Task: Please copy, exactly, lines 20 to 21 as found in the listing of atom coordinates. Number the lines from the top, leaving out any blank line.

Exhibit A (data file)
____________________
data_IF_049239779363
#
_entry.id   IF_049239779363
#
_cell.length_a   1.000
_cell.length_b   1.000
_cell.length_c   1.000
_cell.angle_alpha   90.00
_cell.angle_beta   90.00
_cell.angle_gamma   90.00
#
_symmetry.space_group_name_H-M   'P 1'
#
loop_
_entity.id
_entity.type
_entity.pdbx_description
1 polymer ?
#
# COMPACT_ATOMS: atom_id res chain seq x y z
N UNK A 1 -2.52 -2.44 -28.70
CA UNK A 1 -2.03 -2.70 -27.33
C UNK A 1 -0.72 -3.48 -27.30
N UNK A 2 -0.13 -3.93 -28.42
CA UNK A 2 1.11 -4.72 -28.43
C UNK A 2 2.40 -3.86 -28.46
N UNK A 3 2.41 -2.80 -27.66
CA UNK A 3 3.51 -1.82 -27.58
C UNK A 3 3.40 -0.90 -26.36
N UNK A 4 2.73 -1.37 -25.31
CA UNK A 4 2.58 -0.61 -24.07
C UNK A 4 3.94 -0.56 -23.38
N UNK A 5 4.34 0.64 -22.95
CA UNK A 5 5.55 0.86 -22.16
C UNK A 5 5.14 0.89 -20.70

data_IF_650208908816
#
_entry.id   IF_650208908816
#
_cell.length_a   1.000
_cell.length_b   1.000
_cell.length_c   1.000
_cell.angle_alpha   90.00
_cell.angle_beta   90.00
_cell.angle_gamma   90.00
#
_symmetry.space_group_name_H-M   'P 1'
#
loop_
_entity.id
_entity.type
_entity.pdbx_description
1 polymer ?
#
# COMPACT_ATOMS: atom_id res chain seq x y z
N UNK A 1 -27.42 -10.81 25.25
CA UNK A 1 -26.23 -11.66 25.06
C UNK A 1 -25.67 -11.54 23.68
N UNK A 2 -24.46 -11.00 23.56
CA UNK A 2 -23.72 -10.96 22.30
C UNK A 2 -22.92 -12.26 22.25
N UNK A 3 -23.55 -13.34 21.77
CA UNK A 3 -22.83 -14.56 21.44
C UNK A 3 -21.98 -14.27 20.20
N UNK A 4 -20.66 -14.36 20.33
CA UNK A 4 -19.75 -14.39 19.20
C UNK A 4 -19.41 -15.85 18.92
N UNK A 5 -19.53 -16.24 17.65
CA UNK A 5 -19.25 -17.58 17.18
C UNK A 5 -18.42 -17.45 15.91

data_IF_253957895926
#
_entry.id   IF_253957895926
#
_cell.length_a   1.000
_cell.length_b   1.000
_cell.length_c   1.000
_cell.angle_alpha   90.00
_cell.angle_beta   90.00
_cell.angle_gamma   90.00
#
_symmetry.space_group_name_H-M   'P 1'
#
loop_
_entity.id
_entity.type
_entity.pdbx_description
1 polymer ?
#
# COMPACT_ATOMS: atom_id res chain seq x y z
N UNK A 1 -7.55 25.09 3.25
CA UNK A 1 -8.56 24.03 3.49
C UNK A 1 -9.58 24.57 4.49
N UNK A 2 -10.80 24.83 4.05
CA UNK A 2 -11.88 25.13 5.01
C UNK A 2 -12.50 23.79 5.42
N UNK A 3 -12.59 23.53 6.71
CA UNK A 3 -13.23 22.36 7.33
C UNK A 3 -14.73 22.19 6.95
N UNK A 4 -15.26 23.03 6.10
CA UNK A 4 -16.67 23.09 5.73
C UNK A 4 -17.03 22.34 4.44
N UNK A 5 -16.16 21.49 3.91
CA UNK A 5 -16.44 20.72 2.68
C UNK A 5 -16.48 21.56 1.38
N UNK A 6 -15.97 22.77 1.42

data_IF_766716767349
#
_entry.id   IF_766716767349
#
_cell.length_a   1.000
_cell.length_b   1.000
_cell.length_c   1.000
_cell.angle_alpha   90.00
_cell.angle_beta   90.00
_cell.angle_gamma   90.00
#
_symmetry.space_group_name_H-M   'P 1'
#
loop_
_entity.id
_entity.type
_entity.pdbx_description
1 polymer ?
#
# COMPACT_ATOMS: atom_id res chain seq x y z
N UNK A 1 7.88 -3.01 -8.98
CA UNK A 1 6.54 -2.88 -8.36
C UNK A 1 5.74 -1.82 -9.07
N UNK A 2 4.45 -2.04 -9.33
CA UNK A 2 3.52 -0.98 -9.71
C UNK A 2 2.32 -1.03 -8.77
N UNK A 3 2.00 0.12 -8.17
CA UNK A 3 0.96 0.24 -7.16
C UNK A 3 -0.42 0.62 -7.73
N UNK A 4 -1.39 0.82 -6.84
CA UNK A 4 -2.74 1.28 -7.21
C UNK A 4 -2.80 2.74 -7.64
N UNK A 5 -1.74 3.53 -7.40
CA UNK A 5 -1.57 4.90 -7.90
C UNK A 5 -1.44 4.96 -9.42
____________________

# COMPACT_ATOMS: atom_id res chain seq x y z
N UNK A 1 -2.52 -2.44 -28.70